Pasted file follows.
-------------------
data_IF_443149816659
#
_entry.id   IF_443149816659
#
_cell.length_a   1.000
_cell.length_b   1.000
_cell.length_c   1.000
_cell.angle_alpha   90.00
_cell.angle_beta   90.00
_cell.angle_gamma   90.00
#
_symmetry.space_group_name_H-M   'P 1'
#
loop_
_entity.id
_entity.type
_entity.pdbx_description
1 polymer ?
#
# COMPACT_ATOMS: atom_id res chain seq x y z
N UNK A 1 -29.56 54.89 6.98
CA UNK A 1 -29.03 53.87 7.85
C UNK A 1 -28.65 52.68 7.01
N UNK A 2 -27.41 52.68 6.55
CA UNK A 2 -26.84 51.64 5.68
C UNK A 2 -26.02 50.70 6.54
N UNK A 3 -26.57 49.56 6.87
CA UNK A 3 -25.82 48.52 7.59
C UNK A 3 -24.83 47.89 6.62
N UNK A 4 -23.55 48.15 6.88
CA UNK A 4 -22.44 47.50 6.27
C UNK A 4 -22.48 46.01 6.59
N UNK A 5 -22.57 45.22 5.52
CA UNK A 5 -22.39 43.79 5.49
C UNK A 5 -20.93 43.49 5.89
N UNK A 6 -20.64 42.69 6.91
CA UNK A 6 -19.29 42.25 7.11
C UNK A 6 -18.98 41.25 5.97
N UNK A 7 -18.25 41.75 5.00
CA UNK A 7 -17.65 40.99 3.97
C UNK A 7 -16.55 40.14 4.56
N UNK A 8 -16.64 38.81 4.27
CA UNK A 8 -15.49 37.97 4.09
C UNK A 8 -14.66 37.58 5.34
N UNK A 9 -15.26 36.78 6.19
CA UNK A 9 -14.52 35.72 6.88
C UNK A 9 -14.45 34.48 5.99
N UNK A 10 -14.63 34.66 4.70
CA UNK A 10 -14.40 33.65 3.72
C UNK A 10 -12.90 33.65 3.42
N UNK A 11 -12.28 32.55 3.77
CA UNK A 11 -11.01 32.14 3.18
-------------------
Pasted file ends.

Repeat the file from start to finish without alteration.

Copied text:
data_IF_443149816659
#
_entry.id   IF_443149816659
#
_cell.length_a   1.000
_cell.length_b   1.000
_cell.length_c   1.000
_cell.angle_alpha   90.00
_cell.angle_beta   90.00
_cell.angle_gamma   90.00
#
_symmetry.space_group_name_H-M   'P 1'
#
loop_
_entity.id
_entity.type
_entity.pdbx_description
1 polymer ?
#
# COMPACT_ATOMS: atom_id res chain seq x y z
N UNK A 1 -29.56 54.89 6.98
CA UNK A 1 -29.03 53.87 7.85
C UNK A 1 -28.65 52.68 7.01
N UNK A 2 -27.41 52.68 6.55
CA UNK A 2 -26.84 51.64 5.68
C UNK A 2 -26.02 50.70 6.54
N UNK A 3 -26.57 49.56 6.87
CA UNK A 3 -25.82 48.52 7.59
C UNK A 3 -24.83 47.89 6.62
N UNK A 4 -23.55 48.15 6.88
CA UNK A 4 -22.44 47.50 6.27
C UNK A 4 -22.48 46.01 6.59
N UNK A 5 -22.57 45.22 5.52
CA UNK A 5 -22.39 43.79 5.49
C UNK A 5 -20.93 43.49 5.89
N UNK A 6 -20.64 42.69 6.91
CA UNK A 6 -19.29 42.25 7.11
C UNK A 6 -18.98 41.25 5.97
N UNK A 7 -18.25 41.75 5.00
CA UNK A 7 -17.65 40.99 3.97
C UNK A 7 -16.55 40.14 4.56
N UNK A 8 -16.64 38.81 4.27
CA UNK A 8 -15.49 37.97 4.09
C UNK A 8 -14.66 37.58 5.34
N UNK A 9 -15.26 36.78 6.19
CA UNK A 9 -14.52 35.72 6.88
C UNK A 9 -14.45 34.48 5.99
N UNK A 10 -14.63 34.66 4.70
CA UNK A 10 -14.40 33.65 3.72
C UNK A 10 -12.90 33.65 3.42
N UNK A 11 -12.28 32.55 3.77
CA UNK A 11 -11.01 32.14 3.18